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St John Ambulance to allow workers to wear white poppies

White poppy on St John Ambulance uniform

St John Ambulance to allow workers to wear white poppies

The Peace Pledge Union (PPU) has praised St John Ambulance for a change in their rules that will allow workers to wear white poppies in the run-up to Remembrance Sunday.

The rules previously stated that a British Legion red poppy could be worn, but now state that a poppy is allowed without specifying the colour.

The change was brought about after Simone Ramacci, a St John Ambulance  volunteer and PPU member living in Colchester, asked to be allowed to  wear his white poppy while on duty.

White poppies, produced and distributed by the Peace Pledge Union, represent remembrance for all victims of war of all nationalities, a commitment to peace and a rejection of attempts to glamorise or sanitise war.

In contrast, the British Legion state that red poppies commemorate only British and allied armed forces personnel and that they show "support for the armed forces".

The PPU said that St John Ambulance was recognising the reality that remembrance is a complex and sensitive topic about which there are many different views.

Simone Ramacci, PPU member and St John Ambulance volunteer, said:

"I realised that I could not in good conscience wear the red poppy, which has fallen from representing remembrance of countless war deaths to being a symbol of lip service to 'our troops' whilst letting the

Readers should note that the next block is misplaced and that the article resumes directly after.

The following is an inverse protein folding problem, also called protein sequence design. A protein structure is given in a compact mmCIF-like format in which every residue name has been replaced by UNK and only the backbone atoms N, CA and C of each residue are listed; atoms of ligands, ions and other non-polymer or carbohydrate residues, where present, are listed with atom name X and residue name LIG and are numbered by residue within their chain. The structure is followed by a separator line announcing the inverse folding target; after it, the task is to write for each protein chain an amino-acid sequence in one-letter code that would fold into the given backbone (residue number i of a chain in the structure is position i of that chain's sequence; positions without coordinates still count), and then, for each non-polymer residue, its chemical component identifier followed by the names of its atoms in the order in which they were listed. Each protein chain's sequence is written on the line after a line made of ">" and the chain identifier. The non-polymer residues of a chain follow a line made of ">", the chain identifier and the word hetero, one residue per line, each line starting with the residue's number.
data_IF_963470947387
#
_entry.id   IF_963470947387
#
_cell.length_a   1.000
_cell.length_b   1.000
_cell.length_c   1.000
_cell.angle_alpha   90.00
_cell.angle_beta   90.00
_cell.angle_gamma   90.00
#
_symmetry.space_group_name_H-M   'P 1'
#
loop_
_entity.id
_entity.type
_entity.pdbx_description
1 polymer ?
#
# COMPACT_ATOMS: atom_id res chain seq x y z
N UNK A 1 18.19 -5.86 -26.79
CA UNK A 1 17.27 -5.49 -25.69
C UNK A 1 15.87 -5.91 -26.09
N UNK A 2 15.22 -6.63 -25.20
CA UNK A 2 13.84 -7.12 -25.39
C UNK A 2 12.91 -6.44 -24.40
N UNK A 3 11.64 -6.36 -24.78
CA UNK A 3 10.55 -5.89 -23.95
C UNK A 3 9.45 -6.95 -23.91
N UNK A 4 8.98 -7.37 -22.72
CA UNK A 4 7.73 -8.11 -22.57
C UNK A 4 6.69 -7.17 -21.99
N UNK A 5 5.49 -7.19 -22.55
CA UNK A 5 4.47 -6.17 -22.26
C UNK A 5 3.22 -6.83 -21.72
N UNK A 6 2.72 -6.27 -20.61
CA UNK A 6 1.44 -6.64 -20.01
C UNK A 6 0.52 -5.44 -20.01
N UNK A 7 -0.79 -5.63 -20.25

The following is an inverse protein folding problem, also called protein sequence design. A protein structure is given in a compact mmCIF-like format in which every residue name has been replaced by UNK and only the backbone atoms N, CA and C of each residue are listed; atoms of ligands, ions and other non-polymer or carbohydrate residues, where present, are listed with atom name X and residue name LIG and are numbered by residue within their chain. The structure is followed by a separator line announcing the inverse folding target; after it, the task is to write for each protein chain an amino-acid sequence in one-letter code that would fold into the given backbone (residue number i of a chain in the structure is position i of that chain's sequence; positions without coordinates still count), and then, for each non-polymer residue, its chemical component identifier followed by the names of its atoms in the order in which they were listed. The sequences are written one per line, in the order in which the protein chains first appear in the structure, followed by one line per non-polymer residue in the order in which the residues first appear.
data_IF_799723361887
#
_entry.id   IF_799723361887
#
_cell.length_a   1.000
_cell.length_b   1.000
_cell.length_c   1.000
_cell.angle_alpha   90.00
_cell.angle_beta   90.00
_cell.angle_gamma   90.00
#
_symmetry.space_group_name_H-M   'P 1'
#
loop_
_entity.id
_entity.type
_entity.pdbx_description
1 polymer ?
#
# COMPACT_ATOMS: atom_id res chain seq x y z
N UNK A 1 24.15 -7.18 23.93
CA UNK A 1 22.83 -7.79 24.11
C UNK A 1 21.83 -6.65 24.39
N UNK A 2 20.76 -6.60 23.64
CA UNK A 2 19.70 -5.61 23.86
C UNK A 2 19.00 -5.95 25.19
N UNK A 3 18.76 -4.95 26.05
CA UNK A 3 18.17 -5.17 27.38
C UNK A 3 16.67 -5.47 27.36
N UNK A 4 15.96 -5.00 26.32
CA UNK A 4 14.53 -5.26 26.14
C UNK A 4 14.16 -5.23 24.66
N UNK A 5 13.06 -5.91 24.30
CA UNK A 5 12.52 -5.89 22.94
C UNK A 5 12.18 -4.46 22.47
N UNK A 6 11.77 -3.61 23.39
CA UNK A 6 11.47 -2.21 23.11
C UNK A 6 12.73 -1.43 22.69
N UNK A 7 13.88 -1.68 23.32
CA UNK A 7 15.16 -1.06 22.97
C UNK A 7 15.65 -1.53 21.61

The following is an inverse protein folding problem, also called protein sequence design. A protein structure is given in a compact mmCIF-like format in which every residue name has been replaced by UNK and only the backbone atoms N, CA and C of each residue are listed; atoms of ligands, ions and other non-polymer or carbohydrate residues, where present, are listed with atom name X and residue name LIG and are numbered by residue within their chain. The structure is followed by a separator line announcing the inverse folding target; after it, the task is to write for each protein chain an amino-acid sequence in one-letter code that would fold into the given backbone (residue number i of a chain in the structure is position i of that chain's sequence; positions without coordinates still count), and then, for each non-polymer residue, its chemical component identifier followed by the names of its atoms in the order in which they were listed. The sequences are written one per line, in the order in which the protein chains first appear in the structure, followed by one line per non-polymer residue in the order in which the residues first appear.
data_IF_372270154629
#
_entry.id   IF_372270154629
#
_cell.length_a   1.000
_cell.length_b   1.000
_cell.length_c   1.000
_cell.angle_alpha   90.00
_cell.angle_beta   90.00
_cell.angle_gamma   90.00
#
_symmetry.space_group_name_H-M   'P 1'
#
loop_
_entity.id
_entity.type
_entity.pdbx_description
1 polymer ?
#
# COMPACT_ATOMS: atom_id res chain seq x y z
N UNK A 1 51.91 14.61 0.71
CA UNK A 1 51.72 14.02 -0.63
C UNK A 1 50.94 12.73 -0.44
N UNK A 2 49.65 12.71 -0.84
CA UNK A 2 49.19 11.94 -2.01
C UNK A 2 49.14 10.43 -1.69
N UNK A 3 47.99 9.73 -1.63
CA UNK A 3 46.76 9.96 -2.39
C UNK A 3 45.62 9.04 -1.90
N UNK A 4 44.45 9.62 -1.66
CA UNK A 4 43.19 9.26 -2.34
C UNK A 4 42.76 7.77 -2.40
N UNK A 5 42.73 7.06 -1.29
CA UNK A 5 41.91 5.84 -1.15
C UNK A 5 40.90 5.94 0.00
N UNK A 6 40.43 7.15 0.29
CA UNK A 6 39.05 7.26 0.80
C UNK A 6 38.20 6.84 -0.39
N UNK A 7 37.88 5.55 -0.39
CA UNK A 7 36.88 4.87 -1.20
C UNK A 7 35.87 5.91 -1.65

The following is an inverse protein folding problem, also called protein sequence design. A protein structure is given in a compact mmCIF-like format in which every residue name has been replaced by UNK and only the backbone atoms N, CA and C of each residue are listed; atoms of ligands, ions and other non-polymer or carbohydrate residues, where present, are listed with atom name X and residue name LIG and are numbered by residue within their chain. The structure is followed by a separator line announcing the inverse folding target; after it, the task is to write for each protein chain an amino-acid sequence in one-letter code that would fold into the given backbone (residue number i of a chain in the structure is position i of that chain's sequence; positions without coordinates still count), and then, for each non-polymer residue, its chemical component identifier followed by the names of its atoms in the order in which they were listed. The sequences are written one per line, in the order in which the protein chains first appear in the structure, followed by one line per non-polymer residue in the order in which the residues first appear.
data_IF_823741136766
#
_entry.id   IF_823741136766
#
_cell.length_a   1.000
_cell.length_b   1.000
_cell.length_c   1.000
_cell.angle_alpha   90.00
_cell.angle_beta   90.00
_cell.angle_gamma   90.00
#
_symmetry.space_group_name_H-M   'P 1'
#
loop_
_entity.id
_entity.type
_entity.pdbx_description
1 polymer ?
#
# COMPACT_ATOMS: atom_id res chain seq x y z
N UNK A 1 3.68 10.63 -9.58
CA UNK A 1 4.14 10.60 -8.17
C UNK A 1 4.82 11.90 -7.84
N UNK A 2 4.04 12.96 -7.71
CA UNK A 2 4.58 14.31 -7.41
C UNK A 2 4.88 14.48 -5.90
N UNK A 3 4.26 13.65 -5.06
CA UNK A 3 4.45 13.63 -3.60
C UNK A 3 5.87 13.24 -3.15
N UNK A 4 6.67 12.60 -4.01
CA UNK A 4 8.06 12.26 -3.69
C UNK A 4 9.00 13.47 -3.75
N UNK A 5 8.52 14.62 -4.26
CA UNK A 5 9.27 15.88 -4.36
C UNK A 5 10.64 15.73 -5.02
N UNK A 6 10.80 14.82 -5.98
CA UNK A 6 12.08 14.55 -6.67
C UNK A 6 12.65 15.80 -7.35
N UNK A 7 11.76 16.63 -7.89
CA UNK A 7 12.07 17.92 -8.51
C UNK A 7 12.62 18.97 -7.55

government outsource veteran support to a charity that accepts money from weapons manufacturers.

"I am happy to say that after much consultation the St John Ambulance Standards of Dress Group informed me that the policy now allows a poppy to be worn without mandating its colour. I hope more organisations will  follow St John Ambulance's lead in becoming more inclusive."

Symon Hill, Co-ordinator of the Peace Pledge Union, said:

"We're pleased that St JohnAmbulance has recognised that many people wish to remember victims of war without the military associations of the red poppy. How we remember the past affects how we live in the present. It's vital that we value non-British lives, and civilian lives, as much as the lives of British military personnel.

"Remembrance is an important and sensitive topic and we need to listen to each other's perspectives. It is not appropriate for the British Legion to continue to claim to be 'custodians of Remembrance' when they represent only one particular approach to it."